Pain Points

Identifying Problems, Uncovering Innovation

Are you interested in engaging your students with pain points? Read on for a curated set of cards that explores identifying problems, alleviating pain points, and different perspectives leading to innovation.

Pain Points

by Mike Rust, Associate Professor of Biomedical Engineering, Western New England University

I’m running late for class. 

This is not a new phenomenon. A couple of emails popped into my inbox right before I left my office, and I got distracted. It happens. 


Anyway, that’s not super important, except to say that it made me five minutes late for class. And counting. 

Oh, and it's not even my class that I’m late for. I am covering for a colleague who is out today, so it’s his students who are waiting for me. 

Hopefully. They might be gone by the time I get there.


7 minutes late. Better pick up the pace. 

I make it to the classroom. Almost dropped my coffee while negotiating the combo of door handle, notes, and computer. Almost.

I walk in, and take stock of the situation. 

Strange. It looks like all the students are still here. Quick head count; yep, 22 accounted for. 

Stranger still: They appear to have started class without me.

students_studying.jpgI set down my gear and walk around the room to take a closer look. The students are working in groups, maybe 3-4 in each. Laptops are sprinkled throughout the room, and prototypes in various state of construction are everywhere. A buzz of chatter floats about the tables. 


The professor is late for class (substitute instructor, no less), yet the students not only stayed, but are working away unprompted. 

Something is different here. This would not have happened when I was a student, for sure.  

What's going on?

This scenario is playing out right now across the country in engineering classrooms. Well, hopefully not the being late part (again, it happens). No, the part where students are thinking that class is less about learning X, and more about doing Y. 

And more to the point, where students are demonstrating a combination of skillsets and mindset that unleashes their potential for being change agents in our modern world. 

The key to this change? There are a lot of factors, obviously. But a big one, in my opinion, is giving students the chance to address a pain point

When engineering students are presented with pain points, like my colleague has done in his class, they immediately kick into action. They start thinking of solutions. They build things. They collect data. They fail…and start building again.

In short, they start engineering.

Giving students pain points to address with their skills really seems to work. And it doesn’t matter much if the pain point is big (renewable energy) or small (user interface could use a touch-up). Students seem to really engage with this approach.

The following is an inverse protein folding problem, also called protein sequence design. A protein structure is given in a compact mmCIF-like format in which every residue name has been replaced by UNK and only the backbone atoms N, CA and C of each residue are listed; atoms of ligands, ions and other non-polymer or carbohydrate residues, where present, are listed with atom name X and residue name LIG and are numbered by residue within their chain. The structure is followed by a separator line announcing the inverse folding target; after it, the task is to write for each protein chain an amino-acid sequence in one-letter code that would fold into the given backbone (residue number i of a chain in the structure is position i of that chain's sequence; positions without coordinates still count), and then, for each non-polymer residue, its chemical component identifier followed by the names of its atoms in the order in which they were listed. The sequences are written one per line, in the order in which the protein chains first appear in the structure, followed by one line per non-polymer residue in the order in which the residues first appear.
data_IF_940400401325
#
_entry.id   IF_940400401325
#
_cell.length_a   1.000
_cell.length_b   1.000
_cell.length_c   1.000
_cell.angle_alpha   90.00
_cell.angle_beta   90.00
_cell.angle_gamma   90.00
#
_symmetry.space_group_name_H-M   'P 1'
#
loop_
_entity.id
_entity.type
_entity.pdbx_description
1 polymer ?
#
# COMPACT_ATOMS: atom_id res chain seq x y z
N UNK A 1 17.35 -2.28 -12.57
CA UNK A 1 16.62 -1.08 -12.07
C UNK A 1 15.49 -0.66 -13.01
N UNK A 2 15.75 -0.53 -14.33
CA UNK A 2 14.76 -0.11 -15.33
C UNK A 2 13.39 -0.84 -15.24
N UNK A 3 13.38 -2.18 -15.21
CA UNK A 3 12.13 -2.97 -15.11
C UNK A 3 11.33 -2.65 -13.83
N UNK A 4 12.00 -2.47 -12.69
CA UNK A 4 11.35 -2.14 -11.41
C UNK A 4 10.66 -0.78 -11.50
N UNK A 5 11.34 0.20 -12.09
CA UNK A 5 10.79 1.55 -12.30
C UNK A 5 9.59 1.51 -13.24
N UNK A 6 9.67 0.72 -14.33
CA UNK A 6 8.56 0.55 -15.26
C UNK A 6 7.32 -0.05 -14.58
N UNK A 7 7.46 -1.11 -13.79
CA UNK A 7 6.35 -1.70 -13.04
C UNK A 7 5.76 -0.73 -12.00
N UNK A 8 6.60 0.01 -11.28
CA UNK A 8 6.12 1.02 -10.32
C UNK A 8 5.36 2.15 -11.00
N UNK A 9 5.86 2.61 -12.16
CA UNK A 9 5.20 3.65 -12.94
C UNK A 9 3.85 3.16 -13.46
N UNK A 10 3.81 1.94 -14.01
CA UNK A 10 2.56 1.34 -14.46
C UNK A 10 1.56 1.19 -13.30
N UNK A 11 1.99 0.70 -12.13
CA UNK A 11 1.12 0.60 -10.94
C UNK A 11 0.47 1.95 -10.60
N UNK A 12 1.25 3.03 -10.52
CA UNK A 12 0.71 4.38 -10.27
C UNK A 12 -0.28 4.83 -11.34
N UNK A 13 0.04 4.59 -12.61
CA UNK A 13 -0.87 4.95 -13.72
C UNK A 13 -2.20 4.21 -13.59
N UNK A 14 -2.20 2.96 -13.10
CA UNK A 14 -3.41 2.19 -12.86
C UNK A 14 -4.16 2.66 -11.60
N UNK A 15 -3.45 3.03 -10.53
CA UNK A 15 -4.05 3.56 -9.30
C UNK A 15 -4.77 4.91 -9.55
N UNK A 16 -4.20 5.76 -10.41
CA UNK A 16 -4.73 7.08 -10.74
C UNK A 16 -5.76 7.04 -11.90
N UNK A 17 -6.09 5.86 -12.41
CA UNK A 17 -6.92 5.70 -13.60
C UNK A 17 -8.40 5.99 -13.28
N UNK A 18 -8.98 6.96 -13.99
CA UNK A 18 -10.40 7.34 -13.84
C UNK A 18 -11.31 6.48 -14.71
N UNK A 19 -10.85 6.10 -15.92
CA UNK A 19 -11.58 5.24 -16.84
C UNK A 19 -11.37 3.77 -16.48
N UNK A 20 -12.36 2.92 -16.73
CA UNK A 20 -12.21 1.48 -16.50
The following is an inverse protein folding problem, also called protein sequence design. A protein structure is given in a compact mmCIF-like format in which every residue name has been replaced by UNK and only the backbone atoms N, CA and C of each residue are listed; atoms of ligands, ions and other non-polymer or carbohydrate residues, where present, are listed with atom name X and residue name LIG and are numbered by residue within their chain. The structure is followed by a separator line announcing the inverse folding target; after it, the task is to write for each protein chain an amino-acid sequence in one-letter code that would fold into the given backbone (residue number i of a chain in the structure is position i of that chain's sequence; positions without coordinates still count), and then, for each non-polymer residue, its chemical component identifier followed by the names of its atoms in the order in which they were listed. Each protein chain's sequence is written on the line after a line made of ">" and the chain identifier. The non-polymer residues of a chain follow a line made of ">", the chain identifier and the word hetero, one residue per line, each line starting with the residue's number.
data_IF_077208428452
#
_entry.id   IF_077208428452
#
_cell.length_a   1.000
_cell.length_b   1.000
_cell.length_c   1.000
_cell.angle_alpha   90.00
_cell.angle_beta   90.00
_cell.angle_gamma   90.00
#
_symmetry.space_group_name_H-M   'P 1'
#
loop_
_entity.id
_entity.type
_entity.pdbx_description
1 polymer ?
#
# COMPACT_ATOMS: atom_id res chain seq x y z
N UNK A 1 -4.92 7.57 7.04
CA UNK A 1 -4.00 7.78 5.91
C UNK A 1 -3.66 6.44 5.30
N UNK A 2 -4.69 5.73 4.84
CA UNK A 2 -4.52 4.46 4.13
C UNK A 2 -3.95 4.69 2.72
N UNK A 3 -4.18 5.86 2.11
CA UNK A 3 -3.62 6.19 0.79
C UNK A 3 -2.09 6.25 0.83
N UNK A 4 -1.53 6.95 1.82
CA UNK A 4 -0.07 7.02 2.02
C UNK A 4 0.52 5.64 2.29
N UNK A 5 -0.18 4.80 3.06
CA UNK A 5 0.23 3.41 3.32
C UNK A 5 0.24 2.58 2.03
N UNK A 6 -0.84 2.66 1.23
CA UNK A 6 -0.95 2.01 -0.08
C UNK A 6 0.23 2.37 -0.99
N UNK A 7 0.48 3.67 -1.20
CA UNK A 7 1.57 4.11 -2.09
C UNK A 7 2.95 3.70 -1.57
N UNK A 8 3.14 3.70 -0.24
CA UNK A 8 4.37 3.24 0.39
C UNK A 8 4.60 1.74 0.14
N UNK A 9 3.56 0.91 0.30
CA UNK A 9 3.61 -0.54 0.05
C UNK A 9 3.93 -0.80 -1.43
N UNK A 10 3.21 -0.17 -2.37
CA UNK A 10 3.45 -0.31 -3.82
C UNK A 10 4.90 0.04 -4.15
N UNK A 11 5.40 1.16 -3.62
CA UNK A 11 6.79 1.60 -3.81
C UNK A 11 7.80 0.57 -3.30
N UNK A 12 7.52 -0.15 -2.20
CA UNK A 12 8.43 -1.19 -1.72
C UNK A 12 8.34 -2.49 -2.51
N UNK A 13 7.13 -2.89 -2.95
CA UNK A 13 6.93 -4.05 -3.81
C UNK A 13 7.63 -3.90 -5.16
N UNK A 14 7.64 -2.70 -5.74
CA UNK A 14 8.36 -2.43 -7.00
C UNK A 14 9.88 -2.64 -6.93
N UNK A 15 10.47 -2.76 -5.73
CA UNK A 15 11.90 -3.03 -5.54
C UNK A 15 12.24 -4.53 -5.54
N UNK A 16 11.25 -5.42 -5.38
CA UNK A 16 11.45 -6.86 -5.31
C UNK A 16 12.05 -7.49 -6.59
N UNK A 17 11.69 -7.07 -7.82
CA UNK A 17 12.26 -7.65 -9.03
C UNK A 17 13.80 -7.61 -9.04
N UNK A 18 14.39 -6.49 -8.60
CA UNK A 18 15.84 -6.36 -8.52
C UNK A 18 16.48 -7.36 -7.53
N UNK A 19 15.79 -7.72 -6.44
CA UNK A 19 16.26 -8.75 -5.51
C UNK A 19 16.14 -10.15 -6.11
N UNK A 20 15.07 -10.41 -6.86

Try These Activities & Projects

Are you interested in engaging your students with pain points? We’ve curated this set of cards that use this approach across a variety of engineering courses and topics. Feel free to use these ideas directly, or put your own take on them to incorporate them in your own courses.

Customer Pain Point Discovery

Customer Pain Point Discovery and Online Product Redesign Project

This project is part of a senior level, electrical engineering course called System Design at Ohio Northern University. Teams of 3-4 students work together to discover customer pain points of an online product using customer reviews with the aim to improve the product. The project involves a design-build-test culminating in a working prototype of the electronic improvements of the product.
Identifying Pain Points for Smart Sustainable Infrastructure through Image Association

Identifying Pain Points for Smart Sustainable Infrastructure through Image Association

This activity provides an opportunity to explore different perspectives to innovation in the smart and sustainable infrastructure space via multiple iterations of image association and searching to identify problems, pain points and opportunities.
Perceiving the World Through Technology

Perceiving the World Through Technology - A Project for First-Year Engineering Students

This activity will provide the student with the experience of developing an engineering-based solution, which includes not only the creation of prototypes and the integration of hardware and software, but learning about the impact that technology and the human-computer interaction could have in the ultimate experience of an vision-impaired individual and other involved stake-holders (educators, family, health services providers) in a world that has not been adjusted for visual-impaired individuals. The deliverable is a prototype of a wearable noninvasive, fashionable, and portable product/device focused on alleviating pain points in the daily activities of a vision-impaired person.
The Empathy Map

End User Feedback - The Empathy Map

This activity encourages students to find a close contact in their world who would benefit from assistive technology. Grandparents, a parent with a physical condition or someone that they know living with a disability make good clients. The idea is that the student feels close enough to reach out personally for an interview and have in-depth discussions about that person's particular needs and desires for a device that would assist them with activities of daily living.

About the Author

Mike Rust

Mike Rust, Associate Professor of Biomedical Engineering, Western New England University

Mike looks to address complex challenges facing our world today and in the future. Things like global health and lab-on-a-chip get him REALLY excited! He gets to help train and work alongside the next generation of problem solvers as they embark on their emerging careers.

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